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Chris Christie on Immigration

 


No pathway to citizenship, but college tuition for illegals

Christie said in May that he opposes a path to citizenship for immigrants in the country illegally. He did not publicly support or oppose the Senate's bipartisan comprehensive reform bill in 2013. Christie would not answer questions on the topic of immigration at an appearance last summer, nor in a 2013 appearance on ABC's This Week.

Christie signed the New Jersey Dream Act, also known as the Tuition Equality Act, in December 2013, allowing undocumented students to pay in-state tuition rates

Source: PBS News Hour "2016 Candidate Stands" series , Jun 30, 2015

2010: supported path to citizenship; 2013: backed away

In 2010, the New Jersey governor was a vocal supporter of a path to citizenship: "The president and the Congress have to step up to the plate, they have to secure our borders, and they have to put forward a commonsense path to citizenship for people," Christie told CNN at the time. "What I support is making sure that the federal government [plays] each and every one of its roles: securing the border, enforcing immigration laws, and having an orderly process--whatever that process is--for people to gain citizenship," Christie also said.

Since then, however, Christie has backed away from that stance--or at least refused to reaffirm his support for a path to citizenship. In a 2013 interview with ABC, he repeatedly dodged questions about it.

In 2013, Christie signed the New Jersey DREAM Act, which granted undocumented students in New Jersey access to in-state tuition rates as long as they attended high school in the United States for three years.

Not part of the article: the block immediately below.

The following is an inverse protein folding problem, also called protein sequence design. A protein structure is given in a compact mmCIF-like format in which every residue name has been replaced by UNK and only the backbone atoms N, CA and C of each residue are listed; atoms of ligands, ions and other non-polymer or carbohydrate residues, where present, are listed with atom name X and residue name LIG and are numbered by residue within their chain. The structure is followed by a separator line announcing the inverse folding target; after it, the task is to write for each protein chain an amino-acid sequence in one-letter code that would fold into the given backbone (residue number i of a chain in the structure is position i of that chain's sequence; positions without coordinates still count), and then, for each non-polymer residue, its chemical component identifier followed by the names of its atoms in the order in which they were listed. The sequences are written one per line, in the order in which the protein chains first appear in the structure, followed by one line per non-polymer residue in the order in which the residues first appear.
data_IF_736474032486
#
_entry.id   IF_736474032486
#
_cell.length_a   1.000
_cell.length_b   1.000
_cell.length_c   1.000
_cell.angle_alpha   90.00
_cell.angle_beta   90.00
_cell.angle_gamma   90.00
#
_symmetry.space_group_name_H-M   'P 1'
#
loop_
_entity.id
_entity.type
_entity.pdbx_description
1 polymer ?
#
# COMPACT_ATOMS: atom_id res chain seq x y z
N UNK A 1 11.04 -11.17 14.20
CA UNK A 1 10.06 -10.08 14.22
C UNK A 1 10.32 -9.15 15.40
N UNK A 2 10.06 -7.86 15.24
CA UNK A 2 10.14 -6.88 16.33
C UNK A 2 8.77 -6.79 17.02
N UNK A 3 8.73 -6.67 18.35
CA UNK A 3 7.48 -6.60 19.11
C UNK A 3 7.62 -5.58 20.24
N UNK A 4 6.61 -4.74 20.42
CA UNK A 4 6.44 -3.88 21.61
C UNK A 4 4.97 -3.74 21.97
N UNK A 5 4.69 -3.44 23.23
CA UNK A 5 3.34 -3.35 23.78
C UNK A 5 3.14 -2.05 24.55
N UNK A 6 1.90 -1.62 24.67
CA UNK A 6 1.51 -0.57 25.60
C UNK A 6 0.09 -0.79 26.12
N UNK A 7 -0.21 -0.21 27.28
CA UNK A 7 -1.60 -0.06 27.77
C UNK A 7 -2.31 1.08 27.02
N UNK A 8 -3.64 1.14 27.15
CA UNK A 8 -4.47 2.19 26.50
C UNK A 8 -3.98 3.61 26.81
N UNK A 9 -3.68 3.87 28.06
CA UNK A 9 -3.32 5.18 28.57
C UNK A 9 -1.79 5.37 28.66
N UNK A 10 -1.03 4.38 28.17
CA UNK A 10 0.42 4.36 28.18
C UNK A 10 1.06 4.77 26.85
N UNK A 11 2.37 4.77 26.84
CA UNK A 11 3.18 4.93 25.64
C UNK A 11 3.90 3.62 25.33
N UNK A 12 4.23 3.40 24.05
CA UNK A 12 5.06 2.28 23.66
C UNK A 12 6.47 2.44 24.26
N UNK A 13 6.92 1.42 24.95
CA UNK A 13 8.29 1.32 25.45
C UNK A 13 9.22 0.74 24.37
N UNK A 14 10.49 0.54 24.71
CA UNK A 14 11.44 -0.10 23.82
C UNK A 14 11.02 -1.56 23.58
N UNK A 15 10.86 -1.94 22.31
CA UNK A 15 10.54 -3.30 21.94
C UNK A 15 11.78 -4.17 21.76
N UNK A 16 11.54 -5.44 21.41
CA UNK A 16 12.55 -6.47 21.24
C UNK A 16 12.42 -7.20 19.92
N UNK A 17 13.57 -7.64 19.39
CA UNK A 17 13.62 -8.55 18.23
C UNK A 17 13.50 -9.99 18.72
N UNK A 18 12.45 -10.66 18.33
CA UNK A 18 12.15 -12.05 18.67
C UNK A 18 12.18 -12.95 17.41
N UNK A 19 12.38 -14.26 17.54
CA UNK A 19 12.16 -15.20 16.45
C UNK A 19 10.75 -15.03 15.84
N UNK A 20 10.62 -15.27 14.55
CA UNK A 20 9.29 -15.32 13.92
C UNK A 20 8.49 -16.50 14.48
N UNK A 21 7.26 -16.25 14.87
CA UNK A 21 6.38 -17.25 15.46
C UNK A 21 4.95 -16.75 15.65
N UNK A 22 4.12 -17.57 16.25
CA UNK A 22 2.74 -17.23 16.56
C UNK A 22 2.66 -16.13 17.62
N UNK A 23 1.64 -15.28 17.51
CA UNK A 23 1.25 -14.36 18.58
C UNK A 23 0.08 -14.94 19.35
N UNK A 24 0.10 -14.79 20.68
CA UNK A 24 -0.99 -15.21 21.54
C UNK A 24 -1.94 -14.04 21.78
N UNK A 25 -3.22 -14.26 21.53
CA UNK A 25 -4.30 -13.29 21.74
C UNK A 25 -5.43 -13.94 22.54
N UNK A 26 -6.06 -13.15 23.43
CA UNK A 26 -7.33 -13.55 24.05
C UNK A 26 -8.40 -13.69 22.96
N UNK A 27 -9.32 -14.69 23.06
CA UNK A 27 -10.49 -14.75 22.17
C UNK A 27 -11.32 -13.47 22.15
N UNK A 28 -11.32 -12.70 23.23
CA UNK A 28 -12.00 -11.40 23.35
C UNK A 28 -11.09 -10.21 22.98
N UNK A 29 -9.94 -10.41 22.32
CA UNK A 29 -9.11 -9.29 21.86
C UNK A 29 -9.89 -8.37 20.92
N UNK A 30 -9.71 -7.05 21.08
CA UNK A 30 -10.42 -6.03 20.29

Source: National Journal 2016 series: Republicans on immigration , Feb 23, 2015

I favor fixing a broken system

Q: Do you still favor comprehensive immigration reform, including a path to citizenship?

CHRISTIE: What I favor is fixing a broken system, and the fact is that everybody knows the system is broken. And what Congress needs to do is get to work, working with each other and the president to fix a broken system that's not serving our economy well, not serving our country well.

Source: Fox News Sunday 2013 interview of Chris Christie , Nov 10, 2013

Path to citizenship in context of fixing broken system

Q: You're for a path to citizenship. You also said that undocumented students in N.J. should get in-state tuition rates. Do you think other states should adopt that policy as well?

CHRISTIE: Nationally, they have to fix a broken system. People across the country look at what governors do, like in N.J., where we confront problems, we debate them, then we get to a table, we come to an agreement, we fix them and we move on. And in Washington, that seems to almost never happen.

Q: Do you think that national solution should include a path to citizenship?

CHRISTIE: The national solution has to be figured out by the people who are in charge of our national government. My job is to fix what's going on in N.J. But we're not going to be able to fix all the things we need in N.J. until national leaders set a national immigration policy. That's federal policy that needs to be fixed. It's a broken system, it's not working for the economy, it's not working for the individuals who are affected by it.

Source: ABC This Week 2013 interviews: 2016 presidential hopefuls , Nov 10, 2013

I've never been opposed to tuition equality for illegals

Christie threaded the needle on the Dream Act, a law that would permit students who entered the country illegally to pay in-state tuition rates. Two years ago he said the state couldn't afford to extend tuition equality to "people who haven't followed the rules." A few days ago in front of a largely Hispanic crowd, he said it's time to reconsider the measure. "I've never been opposed to tuition equality," Christie said.
Source: Newark Star-Ledger on 2013 N.J. Governor debates , Oct 16, 2013

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Page last updated: Aug 16, 2015